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From my initial introduction to West Side Story as a musical, generally, back in the summer of 1962, during a stint at a day camp out in Tucson, AZ, through the music, courtesy of another girl in the group I was with, who'd brought in her newly-received copy of the LP soundtrack of the original Broadway stage production of WSS, to my very first viewing of the film version of West Side Story at a now-defunct cinema north of the Boston area, to the recent viewing of the film version at the Coolidge Corner Theatre last Monday evening with a friend and neighbor, the film West Side Story has had a powerful hold on my imagination.

When I first saw the film version, at around Christmastime of 1968, as a high school Senior, and still a teenager, I was able to identify with the Jets, the Sharks, and their girls regarding kids being kids, and so on, but began to appreciate this great film as the work of art that it really is, when I got to be a little older and began seeing the film West Side Story in various (but now mostly defunct) independent repertory movie theatres in and around Boston. The advantage of viewing this great classic film on a great big, wide screen, in a real movie theatre, with the lights down low, over seeing it on TV, or even on an expensively elaborate home-theatre system is that one can really see the movie West Side Story as the great, rather theatrical work of art that it is. Sure, seeing it on television, or on a DVD/Blue-Ray player, on an elaborate home theatre system, at home is enjoyable, due to the very story, as well as the music and dancin behind it, but, in order to see and appreciate the film West Side Story for all that it really and truly is, one has to view it on a great big, wide movie theatre screen, with the lights down low. Also, movie theatres serve as sort of a temporary community, where people from all walks of life, and virtually all ages, can get together to share the experience of seeing great films as they're really and truly meant to be viewed, whether they know each other or not.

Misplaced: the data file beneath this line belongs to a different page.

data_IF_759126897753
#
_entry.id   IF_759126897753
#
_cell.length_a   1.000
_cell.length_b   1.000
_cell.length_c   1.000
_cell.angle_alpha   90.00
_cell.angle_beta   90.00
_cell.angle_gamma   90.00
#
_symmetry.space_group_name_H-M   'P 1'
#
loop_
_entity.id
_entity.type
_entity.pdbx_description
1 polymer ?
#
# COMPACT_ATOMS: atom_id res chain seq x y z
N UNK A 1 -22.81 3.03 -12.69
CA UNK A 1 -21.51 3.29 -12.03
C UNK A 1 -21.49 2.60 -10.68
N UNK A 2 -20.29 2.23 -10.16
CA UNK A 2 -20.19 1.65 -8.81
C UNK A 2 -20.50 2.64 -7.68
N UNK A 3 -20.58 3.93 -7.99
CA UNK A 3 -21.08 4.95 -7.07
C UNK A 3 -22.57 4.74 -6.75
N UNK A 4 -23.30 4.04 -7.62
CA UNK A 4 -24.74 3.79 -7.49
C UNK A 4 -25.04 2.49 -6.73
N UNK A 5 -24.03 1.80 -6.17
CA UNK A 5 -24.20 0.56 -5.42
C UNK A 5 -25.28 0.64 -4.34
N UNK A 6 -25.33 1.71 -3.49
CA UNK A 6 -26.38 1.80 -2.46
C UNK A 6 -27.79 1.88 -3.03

Since West Side Story is a movie that is rather exuberant, as well as being sad, violent, funny and tense, all at the same time, it's also reminiscent of a time when I was growing up: I was a teenager during the 1960's, which, despite a lot of bad things that happened and were happening back then, and despite my relative social isolation (which is another issue not to be disclosed here on imdb.com.) were also very exuberant times, that were reflected by the music, as well as the movies back then. West Side Story is also reminiscent of a time when movie-makers didn't depend on expensive gadgetry, computerized animation, constant exploding on the screen, or overly graphic images in order to create desired special affects. None of those things existed back then, so special affects were affectively created through different camera lens angles and different colors, as well.

Since there was a ticket-holders' line just outside the Coolidge Corner Theatre, waiting in the ticket-holders' line to to be seated in the movie theatre for the film West Side Story sort of reminded me of my waiting in line to get into the movie theatre as a kid, and being all excited about seeing the movie. The difference was, however, that since the internet and computers didn't exist back then, and no way to buy tickets to a special movie in advance, standing in line to wait for a ticket to get into the movie theatre had its risks; Experiencing the disappointment and anger at being shut out of the movie, due to the theatre's having sold out for that particular show! Unlike when I was a kid, however, I've been able to find ways to circumvent disappointments like that, and to avoid them...by purchasing tickets in advance, either online, or in person, well in advance of a movie or any other upcoming show that I wish to see.), and starting out, at least an hour or so in advance, to avoid the intense rush-hour traffic, or to allow for any snafus that may come up, either by car, or by public transportation, which can and often enough will break down or be extremely slow in our city. (Ever since a Black Lives Matter protest snarled up traffic one evening, at around Christmastime of 2014, by sitting in the MBTA (Mass. Bay Transit Authority) tracks, I've made it a point to get to where I'm going way in advance (be it by car or public transportation), to allow for things that come up, and if I end up getting to where I'm going way early, so be it!